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This review is from: Chutes Too Narrow (Audio CD)
The Shins. A band that will hopefully release many albums over the years, some will I've no doubt turn out to be interesting, breaking new ground wherever the jog button lands and some maybe less inspiring (dread the thought!) But it is quite clear to this reviewer that this unashamedly colourful yet subtle record is the early classic to be grouped in with other records of this calibre. "This years Model", "The Stone Roses", "Radiator" etc All lay the same unfortunate burden on the artist that smirks 'This may well be as good as it gets mate, don't expect something this good in 20 years time!' Cynical though it may seem, songs like 'Pink Bullets' and 'Those to Come' are so haunting and effortlessly uninhibited that I can't help but crave this quality of song writing for the rest of the bands career, however unrealistic that may seem. Within a mere 33 minutes the album delivers everything from dense cryptic imagery that baffles and astonishes ('all this way before murder was cool.' from Pink Bullets) to melodies of such warmth and grace they will have you smiling as though you had just heard Revolver with fresh ears. When Mercer sings "my heads like a kite when such a creature I sight!' you can almost hear the entire population of shy males in the world rejoicing in approval as it is played and sung with such frantic bite and conviction. The excitement levels reach delirious heights when halfway through `Fighting in a Sack' comes a harmonica solo that makes you want to dance like your in a pit of multicoloured rubber balls at the local adventure playground, it's THAT joyful and unconstrained. A stark musical contrast would be the contemplative, highly wordy (a word that could describe most of what's here) Saint Simon, a song that strives to never back down from the 'pretence' that has been hurled in its composer's direction. A juxtaposing theme seems to develop and invite you in with repeated listens. Most of the songs on Chutes Too Narrow exude a stubborn intensity where feelings or loss and nostalgia (Bullets) are just as violently shunned aside by a thrashy punk rock vigour (Kissing the Lipless, Sack - the later sounding like The Beach Boys on speed) Like many songwriters, Mercer seems to exorcise his (very warped) demons through his craft. But there is no new age 'heart on sleeve' whining to be found here and he comes out literally fighting and daring you to question his logic. On the jump-start Live favourite 'So Says I' he professes that WE ARE A BRUTAL KIND, incapable of saving our own lives, the childish, almost throwaway nature of the melody appropriately fitting this audacious statement. This line is perfectly balanced with James Mercer's 'laugh out load' observation that our prayers to dust sprinkling angels in times of darkness are just we silly humans having `conversations' with ourselves. Brilliant, it had me tingling with self-righteousness but cackling like a hyena at his honesty.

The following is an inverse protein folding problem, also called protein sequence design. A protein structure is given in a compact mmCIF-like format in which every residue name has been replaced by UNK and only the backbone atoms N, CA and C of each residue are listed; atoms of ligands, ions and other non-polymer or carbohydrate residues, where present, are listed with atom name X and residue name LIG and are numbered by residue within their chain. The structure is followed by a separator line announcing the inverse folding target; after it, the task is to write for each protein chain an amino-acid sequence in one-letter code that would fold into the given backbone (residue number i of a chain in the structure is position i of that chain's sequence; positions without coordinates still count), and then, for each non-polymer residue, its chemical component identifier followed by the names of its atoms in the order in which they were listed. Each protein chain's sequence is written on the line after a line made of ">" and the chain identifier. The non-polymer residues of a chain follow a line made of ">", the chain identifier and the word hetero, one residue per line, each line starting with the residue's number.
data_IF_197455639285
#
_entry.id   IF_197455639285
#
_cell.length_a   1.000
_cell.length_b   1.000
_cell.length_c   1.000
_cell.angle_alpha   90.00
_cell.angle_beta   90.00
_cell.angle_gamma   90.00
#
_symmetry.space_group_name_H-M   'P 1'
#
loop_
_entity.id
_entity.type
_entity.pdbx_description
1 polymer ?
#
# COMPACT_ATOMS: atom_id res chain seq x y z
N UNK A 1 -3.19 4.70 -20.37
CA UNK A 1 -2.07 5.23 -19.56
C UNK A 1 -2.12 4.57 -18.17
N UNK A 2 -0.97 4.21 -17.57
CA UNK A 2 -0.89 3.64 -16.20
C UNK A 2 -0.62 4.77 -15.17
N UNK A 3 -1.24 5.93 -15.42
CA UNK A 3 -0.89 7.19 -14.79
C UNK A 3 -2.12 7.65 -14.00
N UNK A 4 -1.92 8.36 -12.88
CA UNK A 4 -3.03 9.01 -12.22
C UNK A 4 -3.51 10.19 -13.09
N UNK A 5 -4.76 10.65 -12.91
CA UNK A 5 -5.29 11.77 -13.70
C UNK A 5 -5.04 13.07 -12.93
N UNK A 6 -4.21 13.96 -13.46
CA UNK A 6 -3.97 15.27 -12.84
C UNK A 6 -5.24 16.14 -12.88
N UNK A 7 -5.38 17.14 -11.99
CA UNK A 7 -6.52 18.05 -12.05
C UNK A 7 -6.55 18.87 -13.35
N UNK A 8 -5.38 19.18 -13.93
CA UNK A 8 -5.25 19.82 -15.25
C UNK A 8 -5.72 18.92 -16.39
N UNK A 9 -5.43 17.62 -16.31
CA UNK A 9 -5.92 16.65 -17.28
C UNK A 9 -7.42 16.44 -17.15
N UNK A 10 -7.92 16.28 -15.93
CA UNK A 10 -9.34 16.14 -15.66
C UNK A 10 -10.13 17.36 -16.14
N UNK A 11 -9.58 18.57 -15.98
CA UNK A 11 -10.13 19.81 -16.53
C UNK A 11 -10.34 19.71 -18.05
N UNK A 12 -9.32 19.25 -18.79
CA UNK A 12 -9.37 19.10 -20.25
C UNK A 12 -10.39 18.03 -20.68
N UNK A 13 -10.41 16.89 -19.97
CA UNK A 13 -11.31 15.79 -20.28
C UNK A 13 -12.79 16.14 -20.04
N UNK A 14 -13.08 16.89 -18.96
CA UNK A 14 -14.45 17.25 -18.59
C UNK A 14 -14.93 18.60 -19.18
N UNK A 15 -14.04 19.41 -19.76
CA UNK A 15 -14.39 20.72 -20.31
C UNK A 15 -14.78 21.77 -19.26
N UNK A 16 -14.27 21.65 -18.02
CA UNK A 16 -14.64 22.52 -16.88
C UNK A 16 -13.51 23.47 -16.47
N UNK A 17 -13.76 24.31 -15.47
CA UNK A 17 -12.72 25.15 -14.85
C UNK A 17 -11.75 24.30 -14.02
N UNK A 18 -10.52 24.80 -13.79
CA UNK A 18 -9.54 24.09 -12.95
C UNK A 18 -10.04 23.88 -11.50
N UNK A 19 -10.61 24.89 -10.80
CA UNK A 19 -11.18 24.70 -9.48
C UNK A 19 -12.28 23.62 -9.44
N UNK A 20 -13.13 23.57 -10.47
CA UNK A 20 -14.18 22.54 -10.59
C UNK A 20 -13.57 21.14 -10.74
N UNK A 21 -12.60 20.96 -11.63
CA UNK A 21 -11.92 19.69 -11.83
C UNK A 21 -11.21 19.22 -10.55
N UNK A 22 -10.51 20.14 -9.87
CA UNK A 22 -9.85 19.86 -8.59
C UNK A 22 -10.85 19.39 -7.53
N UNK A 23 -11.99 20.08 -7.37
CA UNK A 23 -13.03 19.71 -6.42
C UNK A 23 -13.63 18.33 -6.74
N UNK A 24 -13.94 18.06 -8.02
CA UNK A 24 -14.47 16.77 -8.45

I am still discovering why this record leaves me so breathless and envious of such young wisdom put to such gorgeous pop music. The production is raw, deceptively simple and the songs create perfect quiet/load equilibrium throughout making this an effortlessly sequenced album. The Shins are unique in their approach. In years to come, it won't be the Keiser Chiefs, The Klaxons or even Muse that will stand the test of time for doing something different, it'll be this band with this seamless record at the top of the list. They dare to be weird and different but do it with soul and intelligence. After all, it was always the strange guy at school who grew to be the most successful and ended up with the most beautiful girl, this record is no different. Full of hope and above all FIGHT!